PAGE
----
Grieving the loss of fish life from Tampa Bay’s largest red tide bloom in local memory.
From the street, my wife Julie thought the corpse was a dead manatee. Red tide (Karenia brevis) had instead claimed a Goliath grouper, a species of sea bass that inhabits deep water, pilings and reefs, and that reaches up to 800 pounds. I did not expect to see one at the city park where Julie and I walk our dog.
K. brevis, a dinoflagellate natural to the Gulf of Mexico, is a whipped one-cell organism that releases a nasty neurotoxin. Exposed fish, the Florida Fish and Wildlife Commission explains, twist violently and swim in corkscrews; they experience paralysis, lose equilibrium, vomit, and convulse; when their gills stop functioning, they suffocate.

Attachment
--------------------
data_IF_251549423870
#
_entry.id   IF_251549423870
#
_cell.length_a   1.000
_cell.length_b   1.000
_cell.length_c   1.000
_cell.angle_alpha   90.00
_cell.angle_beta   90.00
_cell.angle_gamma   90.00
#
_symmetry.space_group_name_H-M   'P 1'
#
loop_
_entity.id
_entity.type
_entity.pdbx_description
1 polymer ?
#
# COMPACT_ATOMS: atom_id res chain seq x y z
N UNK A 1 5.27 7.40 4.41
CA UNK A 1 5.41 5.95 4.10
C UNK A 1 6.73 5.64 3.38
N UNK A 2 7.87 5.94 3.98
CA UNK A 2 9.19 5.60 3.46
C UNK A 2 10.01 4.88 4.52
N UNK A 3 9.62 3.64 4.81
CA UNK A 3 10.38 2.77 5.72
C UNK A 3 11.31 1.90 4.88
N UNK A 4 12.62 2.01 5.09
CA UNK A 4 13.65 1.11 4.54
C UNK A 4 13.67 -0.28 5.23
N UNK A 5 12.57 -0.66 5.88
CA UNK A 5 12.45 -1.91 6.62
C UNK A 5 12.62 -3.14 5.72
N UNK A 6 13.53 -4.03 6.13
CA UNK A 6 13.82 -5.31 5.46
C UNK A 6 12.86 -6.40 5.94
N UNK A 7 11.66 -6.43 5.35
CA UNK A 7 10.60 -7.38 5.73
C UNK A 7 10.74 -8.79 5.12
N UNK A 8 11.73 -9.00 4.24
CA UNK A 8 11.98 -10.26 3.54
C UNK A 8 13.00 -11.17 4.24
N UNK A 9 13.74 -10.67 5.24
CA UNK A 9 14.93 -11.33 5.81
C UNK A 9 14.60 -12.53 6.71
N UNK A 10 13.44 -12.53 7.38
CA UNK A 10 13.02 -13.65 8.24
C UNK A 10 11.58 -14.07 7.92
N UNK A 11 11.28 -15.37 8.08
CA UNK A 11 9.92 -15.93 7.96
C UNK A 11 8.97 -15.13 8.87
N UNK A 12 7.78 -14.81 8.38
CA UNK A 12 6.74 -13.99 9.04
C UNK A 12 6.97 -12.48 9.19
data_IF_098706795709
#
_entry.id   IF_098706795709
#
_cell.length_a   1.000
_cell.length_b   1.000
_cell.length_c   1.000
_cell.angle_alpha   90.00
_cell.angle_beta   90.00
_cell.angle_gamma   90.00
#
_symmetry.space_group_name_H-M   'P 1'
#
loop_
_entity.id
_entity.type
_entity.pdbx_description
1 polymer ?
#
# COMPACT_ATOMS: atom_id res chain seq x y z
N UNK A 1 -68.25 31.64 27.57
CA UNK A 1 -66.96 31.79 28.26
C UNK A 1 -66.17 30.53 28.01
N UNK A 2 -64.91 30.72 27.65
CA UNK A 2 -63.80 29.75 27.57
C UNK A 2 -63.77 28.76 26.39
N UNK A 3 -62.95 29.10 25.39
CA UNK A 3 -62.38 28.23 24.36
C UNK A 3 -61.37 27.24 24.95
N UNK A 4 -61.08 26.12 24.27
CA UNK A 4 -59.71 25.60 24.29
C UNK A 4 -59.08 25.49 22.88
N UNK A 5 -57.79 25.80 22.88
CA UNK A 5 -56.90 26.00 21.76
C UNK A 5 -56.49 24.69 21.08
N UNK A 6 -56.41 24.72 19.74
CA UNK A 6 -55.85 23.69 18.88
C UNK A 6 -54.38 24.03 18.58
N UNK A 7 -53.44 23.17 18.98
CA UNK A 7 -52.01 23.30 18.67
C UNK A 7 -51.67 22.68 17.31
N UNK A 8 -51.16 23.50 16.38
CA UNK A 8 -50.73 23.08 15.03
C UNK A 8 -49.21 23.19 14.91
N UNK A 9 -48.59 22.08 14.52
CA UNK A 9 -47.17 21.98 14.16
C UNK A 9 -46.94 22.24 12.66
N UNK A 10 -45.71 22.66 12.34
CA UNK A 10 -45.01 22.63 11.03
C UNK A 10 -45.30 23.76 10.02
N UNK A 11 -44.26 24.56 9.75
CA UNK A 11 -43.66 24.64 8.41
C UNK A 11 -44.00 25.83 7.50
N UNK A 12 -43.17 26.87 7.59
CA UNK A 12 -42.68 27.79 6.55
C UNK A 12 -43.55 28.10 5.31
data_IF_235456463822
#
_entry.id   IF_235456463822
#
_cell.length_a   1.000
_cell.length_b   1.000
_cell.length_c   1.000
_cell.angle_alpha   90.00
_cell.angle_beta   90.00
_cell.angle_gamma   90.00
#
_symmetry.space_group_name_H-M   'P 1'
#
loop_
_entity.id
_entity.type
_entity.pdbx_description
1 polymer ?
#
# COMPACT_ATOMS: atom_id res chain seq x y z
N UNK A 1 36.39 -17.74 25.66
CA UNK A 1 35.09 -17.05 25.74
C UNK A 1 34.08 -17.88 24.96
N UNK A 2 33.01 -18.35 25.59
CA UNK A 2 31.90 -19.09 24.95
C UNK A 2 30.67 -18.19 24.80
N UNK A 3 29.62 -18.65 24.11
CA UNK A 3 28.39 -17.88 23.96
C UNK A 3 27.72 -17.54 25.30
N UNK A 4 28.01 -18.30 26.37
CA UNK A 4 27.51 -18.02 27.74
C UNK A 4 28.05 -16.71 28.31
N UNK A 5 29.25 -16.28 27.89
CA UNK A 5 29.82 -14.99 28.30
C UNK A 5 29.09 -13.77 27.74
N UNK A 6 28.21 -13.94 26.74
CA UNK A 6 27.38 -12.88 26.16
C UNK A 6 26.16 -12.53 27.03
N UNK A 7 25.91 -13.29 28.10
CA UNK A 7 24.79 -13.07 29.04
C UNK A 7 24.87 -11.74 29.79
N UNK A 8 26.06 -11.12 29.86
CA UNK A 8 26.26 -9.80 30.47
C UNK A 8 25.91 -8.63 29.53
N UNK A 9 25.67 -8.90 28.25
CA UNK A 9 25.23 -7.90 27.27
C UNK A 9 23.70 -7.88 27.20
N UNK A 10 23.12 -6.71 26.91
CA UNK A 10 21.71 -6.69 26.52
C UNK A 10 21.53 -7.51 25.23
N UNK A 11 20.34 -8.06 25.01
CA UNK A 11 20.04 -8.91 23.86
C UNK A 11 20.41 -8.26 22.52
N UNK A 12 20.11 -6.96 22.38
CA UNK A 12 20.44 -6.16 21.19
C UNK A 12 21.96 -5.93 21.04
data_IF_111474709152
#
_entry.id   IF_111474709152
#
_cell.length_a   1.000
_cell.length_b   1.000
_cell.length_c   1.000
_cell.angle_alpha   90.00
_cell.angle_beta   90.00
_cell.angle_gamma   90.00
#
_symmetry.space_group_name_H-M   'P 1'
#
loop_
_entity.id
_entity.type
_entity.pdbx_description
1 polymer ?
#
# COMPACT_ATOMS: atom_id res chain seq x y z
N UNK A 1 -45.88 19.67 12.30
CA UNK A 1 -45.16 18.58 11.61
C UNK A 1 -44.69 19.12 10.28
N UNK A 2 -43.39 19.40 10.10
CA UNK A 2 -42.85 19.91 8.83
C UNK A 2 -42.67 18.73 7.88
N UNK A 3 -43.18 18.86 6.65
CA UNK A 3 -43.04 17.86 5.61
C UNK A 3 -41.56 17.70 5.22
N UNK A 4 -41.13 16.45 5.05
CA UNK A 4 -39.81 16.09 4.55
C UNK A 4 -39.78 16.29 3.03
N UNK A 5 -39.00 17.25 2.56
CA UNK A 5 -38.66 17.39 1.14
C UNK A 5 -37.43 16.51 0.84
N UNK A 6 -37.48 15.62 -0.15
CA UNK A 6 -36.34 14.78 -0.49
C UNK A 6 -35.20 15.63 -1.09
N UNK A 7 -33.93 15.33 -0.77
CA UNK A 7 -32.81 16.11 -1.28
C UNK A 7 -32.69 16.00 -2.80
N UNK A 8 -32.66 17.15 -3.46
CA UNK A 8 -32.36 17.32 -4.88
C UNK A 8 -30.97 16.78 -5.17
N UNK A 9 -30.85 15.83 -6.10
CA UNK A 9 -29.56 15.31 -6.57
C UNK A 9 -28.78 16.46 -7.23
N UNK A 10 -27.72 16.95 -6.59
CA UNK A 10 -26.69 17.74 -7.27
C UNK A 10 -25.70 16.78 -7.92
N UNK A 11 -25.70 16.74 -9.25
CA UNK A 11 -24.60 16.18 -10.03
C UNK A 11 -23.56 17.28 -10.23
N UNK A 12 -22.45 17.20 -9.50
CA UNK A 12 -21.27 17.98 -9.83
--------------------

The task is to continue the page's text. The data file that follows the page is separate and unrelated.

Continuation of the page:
I imagined a final script for this enormous, biblical fish. K. brevis would secrete the toxin, driving it well into Tampa Bay. The bay is not more much than ten feet at most points, so the grouper probably would have followed shipping lanes into water with less salinity (normally clear of red tide), then hooked a left near downtown St. Petersburg, where it died. High tide pulled the bloated carcass over the sand bar off Lassing Park, where Julie and I live, leaving the grouper in a calf-deep pool.
By 8 o’clock that morning, city sanitation workers were on the scene, snapping photos with their phones. Someone had already called Fish and Wildlife. I waded into the bay for my own shot, with the grouper’s cubit-length ventral fin stuck upside-down in a stiff death wave.
“Make sure he washes his feet thoroughly,” a city worker told my wife.
Staff from St. Pete’s Sanitation, as well as Parks and Rec units, collected well over a thousand tons of fish in July 2021, casualties of the largest red tide bloom in local memory. The county burns most of the dead marine life at a waste-to-energy incinerator (along with wet sand, seaweed, and other debris), then buries the rest. But the fish get no funeral.